In 1978, after finally saving up enough money, I got myself a Commodore PET computer. I became immersed in it, and soon was programming all sorts of things, and learning assembler to make things go really fast. I soon discovered the Toronto Pet User’s Group, which grew over time to be perhaps the most prominent Commodore group in the world.
A big reason for that was the group’s star attraction, a middle aged man with a great deep speaking voice and a talent for writing and explaining computers to newcomers. That man was Jim Butterfield. His talks at meetings were the highlight for many members, and he did both beginner’s talks and fairly high level ones. Jim had been working on reverse engineering the OS (really BIOS) of the PET, and one of my early cute hacks was a very simple loop that copied the computer’s “zero page” onto the screen at every vertical refresh (ie. 60 times/second.) The PET had characters for all 256 bytes, so this was like a live window into the computer’s guts, even beyond das blinkenlights found on mainframes. You could play with the computer and actually watch everything change before you. For his reverse engineering goals, Jim loved the little program and promoted it and we became friends.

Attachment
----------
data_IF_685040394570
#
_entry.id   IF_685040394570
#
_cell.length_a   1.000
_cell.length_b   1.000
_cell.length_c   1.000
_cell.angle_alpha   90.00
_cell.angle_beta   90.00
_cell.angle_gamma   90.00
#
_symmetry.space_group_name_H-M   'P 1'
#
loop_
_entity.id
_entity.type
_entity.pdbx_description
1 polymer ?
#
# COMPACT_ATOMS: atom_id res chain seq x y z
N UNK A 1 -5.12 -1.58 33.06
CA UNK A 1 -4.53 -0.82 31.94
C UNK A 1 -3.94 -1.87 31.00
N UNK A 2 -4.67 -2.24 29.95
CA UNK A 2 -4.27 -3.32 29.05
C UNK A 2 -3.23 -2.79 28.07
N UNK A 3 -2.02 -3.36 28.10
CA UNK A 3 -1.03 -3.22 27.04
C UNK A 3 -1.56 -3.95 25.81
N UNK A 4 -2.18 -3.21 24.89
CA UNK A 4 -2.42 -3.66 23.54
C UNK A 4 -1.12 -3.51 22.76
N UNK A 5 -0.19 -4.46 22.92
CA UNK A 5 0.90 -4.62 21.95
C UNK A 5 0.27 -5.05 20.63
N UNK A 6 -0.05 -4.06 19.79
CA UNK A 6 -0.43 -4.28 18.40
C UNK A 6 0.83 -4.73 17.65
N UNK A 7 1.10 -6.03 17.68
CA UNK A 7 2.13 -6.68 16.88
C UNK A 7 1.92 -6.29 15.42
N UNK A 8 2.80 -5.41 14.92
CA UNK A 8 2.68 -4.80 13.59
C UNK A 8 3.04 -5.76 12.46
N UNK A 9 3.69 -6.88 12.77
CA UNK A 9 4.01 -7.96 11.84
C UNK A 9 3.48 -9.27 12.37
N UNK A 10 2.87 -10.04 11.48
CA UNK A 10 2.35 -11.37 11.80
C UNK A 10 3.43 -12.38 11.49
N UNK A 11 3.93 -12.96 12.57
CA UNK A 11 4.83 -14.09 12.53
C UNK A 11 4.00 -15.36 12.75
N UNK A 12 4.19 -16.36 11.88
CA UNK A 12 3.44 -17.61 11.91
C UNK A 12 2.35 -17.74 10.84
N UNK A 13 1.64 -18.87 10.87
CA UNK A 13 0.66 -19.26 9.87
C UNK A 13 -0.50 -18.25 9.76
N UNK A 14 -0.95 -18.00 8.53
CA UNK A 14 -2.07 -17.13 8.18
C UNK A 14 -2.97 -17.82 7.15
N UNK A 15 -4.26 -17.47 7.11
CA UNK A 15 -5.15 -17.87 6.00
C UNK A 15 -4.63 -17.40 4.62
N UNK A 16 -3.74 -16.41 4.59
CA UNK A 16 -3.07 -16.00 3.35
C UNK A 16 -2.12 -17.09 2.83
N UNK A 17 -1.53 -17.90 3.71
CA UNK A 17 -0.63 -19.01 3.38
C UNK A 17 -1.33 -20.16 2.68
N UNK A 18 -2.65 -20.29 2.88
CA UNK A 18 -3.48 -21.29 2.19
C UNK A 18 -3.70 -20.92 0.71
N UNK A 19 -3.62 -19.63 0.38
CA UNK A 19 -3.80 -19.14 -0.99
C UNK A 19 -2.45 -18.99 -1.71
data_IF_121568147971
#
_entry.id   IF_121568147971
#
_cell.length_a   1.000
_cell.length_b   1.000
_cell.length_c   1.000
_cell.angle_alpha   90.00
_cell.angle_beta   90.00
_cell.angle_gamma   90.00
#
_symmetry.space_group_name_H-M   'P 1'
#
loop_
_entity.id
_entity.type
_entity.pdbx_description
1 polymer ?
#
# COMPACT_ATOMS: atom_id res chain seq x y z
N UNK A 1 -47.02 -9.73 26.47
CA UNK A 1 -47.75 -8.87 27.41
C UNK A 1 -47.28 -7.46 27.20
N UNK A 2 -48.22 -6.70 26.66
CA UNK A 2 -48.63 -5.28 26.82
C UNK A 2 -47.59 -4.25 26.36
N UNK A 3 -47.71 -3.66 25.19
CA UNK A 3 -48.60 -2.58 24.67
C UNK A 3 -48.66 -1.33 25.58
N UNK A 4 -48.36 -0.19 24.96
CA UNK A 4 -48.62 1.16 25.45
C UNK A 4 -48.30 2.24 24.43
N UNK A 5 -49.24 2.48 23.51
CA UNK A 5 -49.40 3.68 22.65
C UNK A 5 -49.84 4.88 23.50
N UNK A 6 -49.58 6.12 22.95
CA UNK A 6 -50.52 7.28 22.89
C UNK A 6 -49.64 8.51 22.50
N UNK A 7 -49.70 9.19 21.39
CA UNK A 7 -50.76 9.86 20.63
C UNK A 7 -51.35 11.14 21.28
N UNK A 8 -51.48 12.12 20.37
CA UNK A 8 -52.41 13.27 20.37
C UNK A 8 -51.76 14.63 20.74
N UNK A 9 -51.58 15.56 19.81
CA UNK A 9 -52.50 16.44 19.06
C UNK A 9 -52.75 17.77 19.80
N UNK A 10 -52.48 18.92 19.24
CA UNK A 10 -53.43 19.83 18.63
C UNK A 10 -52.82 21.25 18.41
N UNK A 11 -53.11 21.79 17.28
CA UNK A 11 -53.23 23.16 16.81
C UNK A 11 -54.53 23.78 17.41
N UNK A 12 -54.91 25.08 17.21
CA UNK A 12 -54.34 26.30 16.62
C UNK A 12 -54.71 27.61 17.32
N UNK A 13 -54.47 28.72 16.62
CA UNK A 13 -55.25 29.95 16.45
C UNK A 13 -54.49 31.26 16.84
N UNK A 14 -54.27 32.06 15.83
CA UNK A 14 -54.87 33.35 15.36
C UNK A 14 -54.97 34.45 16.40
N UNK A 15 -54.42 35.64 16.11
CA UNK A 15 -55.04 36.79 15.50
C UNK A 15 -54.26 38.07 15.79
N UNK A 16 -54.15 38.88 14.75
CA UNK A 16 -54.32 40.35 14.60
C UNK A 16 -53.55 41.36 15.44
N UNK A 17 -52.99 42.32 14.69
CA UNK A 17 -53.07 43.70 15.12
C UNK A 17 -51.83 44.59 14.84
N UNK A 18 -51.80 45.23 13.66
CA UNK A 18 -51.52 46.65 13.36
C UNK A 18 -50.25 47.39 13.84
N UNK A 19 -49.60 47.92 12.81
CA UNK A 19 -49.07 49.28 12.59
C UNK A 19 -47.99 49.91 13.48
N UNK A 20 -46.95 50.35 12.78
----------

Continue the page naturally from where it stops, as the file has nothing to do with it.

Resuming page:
Later, Jim would be hired to write the manuals for some of my software projects, including my set of programming tools known as POWER. I’m sure his name on the manual helped sell the product as much as mine did. He was the Commodore world’s rockstar and father figure at the same time. We were only in occasional touch after I left Toronto and then Canada, but the incredible longevity of Pet and C64 hacking has kept his name in people’s minds. He had a sense of humour, charm and love that is rarely found in a technical guru.
Cancer finally got him on June 29th. There’s a bit more at the TPUG page.
You can see this rather embarrassing advertisement that was published to sell software written by myself, Jim and fellow Mississauga software author Steve Punter with a picture of the 3 of us dressed as football players.